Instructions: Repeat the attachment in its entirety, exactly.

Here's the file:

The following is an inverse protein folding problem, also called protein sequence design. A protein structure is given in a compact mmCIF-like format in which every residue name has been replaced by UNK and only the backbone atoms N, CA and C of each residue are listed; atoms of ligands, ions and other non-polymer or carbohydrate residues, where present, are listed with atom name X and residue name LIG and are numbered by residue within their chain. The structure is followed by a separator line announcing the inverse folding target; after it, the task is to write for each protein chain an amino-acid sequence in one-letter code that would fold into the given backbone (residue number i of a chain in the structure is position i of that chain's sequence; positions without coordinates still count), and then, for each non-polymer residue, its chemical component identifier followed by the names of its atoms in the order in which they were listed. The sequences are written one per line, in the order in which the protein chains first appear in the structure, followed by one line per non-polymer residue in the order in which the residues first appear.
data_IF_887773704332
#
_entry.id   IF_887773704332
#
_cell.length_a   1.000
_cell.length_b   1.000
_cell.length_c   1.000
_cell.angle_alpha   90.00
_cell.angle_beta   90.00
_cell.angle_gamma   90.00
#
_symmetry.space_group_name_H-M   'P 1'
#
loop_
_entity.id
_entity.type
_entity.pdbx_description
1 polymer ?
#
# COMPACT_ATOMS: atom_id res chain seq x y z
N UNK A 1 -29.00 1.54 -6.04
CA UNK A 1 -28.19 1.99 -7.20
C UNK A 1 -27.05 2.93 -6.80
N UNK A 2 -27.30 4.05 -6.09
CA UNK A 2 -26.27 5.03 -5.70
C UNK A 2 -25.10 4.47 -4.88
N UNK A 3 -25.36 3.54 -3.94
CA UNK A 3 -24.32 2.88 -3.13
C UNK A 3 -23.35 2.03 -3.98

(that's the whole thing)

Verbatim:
The following is an inverse protein folding problem, also called protein sequence design. A protein structure is given in a compact mmCIF-like format in which every residue name has been replaced by UNK and only the backbone atoms N, CA and C of each residue are listed; atoms of ligands, ions and other non-polymer or carbohydrate residues, where present, are listed with atom name X and residue name LIG and are numbered by residue within their chain. The structure is followed by a separator line announcing the inverse folding target; after it, the task is to write for each protein chain an amino-acid sequence in one-letter code that would fold into the given backbone (residue number i of a chain in the structure is position i of that chain's sequence; positions without coordinates still count), and then, for each non-polymer residue, its chemical component identifier followed by the names of its atoms in the order in which they were listed. The sequences are written one per line, in the order in which the protein chains first appear in the structure, followed by one line per non-polymer residue in the order in which the residues first appear.
data_IF_887773704332
#
_entry.id   IF_887773704332
#
_cell.length_a   1.000
_cell.length_b   1.000
_cell.length_c   1.000
_cell.angle_alpha   90.00
_cell.angle_beta   90.00
_cell.angle_gamma   90.00
#
_symmetry.space_group_name_H-M   'P 1'
#
loop_
_entity.id
_entity.type
_entity.pdbx_description
1 polymer ?
#
# COMPACT_ATOMS: atom_id res chain seq x y z
N UNK A 1 -29.00 1.54 -6.04
CA UNK A 1 -28.19 1.99 -7.20
C UNK A 1 -27.05 2.93 -6.80
N UNK A 2 -27.30 4.05 -6.09
CA UNK A 2 -26.27 5.03 -5.70
C UNK A 2 -25.10 4.47 -4.88
N UNK A 3 -25.36 3.54 -3.94
CA UNK A 3 -24.32 2.88 -3.13
C UNK A 3 -23.35 2.03 -3.98